Monday, June 13, 2011

From Japan To Seattle People Are Breathing In Virtually Undetectable Hot Radiation Particles

Alexander Higgins Blog

Nuclear expert Arnie Gundersen reports that tests from independent scientists confirm that people from Japan to Seattle are breathing in dangerous virtually undetectable hot radiation particles on a daily basis.

Arnie Gundersen weighs in on what the latest doubling of the estimated amounts of radiation released from the Fukushima nuclear power plant means. Independent scientists he is in contact with tell him people near Fukushima are breathing in 300 to 400 hot particles per day, while people in Tokyo are breathing in 10 hot particles a day. The same tests shows that all the way across the pacific in Seattle, test show people are breathing on average 5 hot particles per day.

He also tells us that the latest radiation estimates from Tepco are based on the assumption that 98% of the radiation at the Fukushima nuclear reactor has still be contained, meaning their estimates show only 2% of the radiation has been released. Personally, I find that hard to believe with explosions at 3 reactors, along with 3 confirmed total meltdowns and 3 confirmed melt throughs.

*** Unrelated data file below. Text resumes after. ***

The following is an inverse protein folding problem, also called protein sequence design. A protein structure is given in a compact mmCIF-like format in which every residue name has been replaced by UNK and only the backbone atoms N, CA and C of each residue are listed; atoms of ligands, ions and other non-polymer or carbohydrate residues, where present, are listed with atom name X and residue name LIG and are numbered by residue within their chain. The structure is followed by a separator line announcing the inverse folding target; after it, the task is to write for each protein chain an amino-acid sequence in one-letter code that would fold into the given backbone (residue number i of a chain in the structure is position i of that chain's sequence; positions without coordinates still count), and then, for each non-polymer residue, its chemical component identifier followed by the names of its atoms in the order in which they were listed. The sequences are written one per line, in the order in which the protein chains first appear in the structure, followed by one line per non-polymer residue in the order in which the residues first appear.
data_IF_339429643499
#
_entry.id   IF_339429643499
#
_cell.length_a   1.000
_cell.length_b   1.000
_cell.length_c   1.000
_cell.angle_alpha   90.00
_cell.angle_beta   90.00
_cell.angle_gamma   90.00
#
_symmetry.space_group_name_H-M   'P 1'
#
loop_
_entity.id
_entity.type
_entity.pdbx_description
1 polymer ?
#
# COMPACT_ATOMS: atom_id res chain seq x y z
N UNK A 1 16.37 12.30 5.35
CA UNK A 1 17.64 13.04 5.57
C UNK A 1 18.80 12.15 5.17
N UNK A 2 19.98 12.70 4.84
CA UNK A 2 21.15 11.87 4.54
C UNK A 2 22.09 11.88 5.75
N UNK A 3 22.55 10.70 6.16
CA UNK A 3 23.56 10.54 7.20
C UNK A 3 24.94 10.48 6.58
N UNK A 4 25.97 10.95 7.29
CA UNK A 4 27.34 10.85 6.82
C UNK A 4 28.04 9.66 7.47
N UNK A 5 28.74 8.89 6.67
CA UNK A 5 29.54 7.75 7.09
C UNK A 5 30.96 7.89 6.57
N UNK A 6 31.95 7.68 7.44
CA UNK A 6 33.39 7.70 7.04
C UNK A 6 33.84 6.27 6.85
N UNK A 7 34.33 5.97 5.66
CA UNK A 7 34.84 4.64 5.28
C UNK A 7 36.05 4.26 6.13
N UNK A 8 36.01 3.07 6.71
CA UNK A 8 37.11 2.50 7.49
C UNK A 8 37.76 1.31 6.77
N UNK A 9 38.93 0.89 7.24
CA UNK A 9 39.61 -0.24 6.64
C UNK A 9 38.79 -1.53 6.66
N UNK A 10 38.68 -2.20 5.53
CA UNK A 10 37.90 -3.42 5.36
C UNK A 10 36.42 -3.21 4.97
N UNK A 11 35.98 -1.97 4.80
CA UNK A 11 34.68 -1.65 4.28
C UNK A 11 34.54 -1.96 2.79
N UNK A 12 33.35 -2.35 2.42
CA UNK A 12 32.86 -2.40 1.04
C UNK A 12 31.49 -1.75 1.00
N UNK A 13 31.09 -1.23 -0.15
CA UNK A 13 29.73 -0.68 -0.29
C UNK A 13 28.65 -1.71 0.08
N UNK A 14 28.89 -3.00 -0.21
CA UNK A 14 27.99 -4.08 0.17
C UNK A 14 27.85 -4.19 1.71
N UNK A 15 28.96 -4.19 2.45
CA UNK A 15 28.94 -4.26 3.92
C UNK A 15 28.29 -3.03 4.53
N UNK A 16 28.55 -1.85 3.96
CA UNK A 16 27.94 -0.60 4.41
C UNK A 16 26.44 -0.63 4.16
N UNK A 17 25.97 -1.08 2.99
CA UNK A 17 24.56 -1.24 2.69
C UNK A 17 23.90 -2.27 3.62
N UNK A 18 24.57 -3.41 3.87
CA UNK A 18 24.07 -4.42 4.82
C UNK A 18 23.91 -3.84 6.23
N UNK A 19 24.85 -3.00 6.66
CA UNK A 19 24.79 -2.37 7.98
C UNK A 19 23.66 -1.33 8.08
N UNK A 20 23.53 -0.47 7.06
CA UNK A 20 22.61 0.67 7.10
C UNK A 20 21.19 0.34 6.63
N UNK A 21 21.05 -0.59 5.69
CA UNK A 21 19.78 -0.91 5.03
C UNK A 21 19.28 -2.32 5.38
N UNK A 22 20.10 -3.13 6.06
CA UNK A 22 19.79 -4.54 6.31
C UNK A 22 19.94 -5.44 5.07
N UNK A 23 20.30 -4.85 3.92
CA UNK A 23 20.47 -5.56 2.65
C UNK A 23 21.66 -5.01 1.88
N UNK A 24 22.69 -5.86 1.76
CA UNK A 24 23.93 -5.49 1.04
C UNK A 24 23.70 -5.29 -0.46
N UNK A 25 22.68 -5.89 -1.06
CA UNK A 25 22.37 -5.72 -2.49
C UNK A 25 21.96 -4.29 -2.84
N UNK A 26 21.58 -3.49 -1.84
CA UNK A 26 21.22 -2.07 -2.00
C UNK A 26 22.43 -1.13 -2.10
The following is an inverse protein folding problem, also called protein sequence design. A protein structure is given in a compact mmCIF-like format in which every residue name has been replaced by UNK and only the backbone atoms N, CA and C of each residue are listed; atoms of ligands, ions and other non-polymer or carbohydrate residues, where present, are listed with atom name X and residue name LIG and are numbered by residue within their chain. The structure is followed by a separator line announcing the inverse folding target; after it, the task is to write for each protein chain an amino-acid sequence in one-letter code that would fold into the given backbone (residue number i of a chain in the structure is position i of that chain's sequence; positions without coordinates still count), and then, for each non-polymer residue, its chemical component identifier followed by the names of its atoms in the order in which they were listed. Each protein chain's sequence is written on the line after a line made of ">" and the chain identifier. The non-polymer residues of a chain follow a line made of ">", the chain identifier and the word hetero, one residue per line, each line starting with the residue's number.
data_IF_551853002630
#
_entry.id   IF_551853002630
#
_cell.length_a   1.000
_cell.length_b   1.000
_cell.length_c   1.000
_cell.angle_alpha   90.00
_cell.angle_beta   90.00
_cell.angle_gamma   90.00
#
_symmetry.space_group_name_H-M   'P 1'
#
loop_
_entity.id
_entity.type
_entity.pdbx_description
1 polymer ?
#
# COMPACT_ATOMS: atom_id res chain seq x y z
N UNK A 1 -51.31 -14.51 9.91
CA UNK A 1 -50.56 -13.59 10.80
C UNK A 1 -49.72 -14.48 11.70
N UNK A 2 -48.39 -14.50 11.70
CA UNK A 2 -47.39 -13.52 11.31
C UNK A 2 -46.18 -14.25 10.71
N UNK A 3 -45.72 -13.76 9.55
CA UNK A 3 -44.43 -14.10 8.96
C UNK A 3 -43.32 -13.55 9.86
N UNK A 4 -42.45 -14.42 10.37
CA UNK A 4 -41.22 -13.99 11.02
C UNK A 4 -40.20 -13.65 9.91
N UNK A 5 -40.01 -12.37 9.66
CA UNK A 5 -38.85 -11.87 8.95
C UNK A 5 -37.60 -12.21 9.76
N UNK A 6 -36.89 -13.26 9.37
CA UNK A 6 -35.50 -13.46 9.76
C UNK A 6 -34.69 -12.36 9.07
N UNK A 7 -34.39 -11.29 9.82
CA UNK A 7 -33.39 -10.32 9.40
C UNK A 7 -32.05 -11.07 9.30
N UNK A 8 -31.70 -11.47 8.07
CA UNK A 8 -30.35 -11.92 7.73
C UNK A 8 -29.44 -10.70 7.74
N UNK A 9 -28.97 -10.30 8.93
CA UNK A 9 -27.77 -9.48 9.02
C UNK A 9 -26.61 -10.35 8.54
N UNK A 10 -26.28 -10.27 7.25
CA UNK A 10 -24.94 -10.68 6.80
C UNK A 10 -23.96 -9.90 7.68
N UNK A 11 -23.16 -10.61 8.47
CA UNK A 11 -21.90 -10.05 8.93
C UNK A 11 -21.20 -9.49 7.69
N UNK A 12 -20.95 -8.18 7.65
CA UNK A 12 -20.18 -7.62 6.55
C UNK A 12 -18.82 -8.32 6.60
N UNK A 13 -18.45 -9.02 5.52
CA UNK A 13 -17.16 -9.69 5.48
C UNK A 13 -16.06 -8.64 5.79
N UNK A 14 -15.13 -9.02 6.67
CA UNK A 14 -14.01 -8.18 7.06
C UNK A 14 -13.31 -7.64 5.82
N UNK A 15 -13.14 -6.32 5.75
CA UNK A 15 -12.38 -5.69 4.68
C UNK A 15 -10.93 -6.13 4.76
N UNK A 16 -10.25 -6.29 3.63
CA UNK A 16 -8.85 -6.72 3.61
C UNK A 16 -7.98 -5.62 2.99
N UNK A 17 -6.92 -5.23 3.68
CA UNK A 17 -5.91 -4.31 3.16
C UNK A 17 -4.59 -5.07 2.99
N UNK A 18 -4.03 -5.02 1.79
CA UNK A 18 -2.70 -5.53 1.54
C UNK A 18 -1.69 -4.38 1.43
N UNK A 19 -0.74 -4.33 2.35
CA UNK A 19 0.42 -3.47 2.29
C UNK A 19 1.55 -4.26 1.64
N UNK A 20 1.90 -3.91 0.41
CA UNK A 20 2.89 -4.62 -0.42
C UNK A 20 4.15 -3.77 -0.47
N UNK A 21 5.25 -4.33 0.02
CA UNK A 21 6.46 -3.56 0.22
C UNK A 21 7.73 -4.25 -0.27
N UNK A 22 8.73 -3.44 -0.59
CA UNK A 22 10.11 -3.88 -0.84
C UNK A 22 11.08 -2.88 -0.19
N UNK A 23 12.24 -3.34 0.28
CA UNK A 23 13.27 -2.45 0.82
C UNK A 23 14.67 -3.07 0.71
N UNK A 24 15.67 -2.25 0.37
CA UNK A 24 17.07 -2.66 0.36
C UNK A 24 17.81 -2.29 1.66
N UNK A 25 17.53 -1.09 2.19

Finally he tells us that a tell-tale sign of radiation exposure, metallic taste in the mouth, is being widely reported all across Japan and in the US.

Original estimates of xenon and krypton releases remain the same, but a TEPCO recalculation shows dramatic increases in the release of hot particles. This confirms the results of air filter monitoring by independent scientists. Fairewinds’ Arnie Gundersen explains how hot particles may react in mammals while escaping traditional detection. Reports of a metallic taste in the mouth, such as those now being reported in Japan and on the west coast, are a telltale sign of radiation exposure.

CNN's John King interviews Arnie Gundersen about the Hot Particles discovered in Japan and the US. from Fairewinds Associates on Vimeo.

CNN’s John King and Arnie Gundersen discuss “hot particles” detected in Seattle and Japan, the cozy relationship between Japanese regulator NISA (Nuclear and Industrial Safety Agency) and plant owner TEPCO, and changes at the Fukushima accident site since March. John King and Arnie Gundersen also discuss how TEPCO’s acknowledgement today of another error in calculating radiation dose more than doubles the amount of radioactivity to which people in the Northern Hemisphere have been exposed.

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